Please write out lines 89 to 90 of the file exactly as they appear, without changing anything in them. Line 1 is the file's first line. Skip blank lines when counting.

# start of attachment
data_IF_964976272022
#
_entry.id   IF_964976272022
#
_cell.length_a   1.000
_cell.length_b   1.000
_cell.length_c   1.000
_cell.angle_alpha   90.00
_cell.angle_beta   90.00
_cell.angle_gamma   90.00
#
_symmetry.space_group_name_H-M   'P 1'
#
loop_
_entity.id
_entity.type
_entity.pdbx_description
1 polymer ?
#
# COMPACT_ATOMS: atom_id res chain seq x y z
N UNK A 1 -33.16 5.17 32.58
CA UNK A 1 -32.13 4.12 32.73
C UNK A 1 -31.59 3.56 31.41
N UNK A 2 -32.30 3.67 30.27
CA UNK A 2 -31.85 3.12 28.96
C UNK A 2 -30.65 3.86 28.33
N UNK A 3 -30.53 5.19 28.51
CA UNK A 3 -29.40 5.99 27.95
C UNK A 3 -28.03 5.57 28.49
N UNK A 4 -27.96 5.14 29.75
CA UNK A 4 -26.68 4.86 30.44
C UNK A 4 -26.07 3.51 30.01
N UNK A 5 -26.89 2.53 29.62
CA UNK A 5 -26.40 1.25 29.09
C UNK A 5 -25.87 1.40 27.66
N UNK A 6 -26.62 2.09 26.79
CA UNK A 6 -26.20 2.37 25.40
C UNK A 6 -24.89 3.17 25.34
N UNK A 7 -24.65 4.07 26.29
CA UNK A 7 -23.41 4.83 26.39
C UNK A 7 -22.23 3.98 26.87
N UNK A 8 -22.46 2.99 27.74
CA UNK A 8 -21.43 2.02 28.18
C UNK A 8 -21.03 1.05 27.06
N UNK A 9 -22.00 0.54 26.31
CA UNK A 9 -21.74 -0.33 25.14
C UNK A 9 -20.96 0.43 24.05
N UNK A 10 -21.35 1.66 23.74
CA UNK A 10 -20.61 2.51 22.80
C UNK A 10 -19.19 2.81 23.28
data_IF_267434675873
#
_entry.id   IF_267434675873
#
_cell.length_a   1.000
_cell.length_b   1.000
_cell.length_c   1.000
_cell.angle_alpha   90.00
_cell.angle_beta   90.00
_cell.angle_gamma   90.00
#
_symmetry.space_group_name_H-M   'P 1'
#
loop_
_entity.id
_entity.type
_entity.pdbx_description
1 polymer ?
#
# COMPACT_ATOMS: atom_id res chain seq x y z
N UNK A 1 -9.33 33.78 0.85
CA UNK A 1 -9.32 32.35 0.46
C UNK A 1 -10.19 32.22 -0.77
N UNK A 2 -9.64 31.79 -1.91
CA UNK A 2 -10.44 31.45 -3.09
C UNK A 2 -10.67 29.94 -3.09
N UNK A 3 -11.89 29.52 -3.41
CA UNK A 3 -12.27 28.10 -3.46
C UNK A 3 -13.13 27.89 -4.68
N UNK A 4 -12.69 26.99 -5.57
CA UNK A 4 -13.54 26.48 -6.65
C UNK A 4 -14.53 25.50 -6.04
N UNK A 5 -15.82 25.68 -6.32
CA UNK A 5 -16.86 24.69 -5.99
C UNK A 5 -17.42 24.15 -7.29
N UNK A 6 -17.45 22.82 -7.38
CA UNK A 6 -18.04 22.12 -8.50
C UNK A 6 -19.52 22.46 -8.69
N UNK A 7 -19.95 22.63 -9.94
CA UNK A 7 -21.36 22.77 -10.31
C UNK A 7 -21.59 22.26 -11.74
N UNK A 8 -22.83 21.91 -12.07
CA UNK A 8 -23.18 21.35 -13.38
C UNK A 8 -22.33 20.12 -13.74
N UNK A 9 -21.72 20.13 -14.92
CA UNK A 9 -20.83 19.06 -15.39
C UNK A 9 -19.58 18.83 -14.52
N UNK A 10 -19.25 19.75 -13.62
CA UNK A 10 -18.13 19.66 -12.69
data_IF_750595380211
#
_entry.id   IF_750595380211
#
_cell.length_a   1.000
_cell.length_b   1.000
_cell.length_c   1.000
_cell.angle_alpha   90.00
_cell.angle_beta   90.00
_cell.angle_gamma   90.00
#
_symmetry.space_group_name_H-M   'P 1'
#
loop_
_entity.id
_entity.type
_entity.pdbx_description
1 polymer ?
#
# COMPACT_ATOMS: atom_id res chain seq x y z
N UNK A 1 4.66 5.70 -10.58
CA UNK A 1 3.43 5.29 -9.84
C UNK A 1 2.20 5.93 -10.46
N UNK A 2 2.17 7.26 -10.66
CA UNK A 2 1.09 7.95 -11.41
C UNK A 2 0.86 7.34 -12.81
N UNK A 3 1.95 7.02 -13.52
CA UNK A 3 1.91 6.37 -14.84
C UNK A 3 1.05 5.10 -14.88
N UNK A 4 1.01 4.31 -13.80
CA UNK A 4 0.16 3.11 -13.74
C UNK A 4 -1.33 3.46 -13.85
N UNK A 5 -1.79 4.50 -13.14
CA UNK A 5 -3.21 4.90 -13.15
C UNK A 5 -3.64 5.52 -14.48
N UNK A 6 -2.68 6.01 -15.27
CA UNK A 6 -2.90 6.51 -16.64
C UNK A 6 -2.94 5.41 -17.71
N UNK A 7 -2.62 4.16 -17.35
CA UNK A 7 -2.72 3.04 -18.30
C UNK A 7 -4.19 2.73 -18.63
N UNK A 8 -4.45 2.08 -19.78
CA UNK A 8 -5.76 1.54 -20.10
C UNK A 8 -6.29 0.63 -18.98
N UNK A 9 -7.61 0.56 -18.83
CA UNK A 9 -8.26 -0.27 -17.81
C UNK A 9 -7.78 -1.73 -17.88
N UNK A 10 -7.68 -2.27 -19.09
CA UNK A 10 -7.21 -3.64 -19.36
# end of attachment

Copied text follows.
N UNK A 7 -19.95 22.63 -9.94
CA UNK A 7 -21.36 22.77 -10.31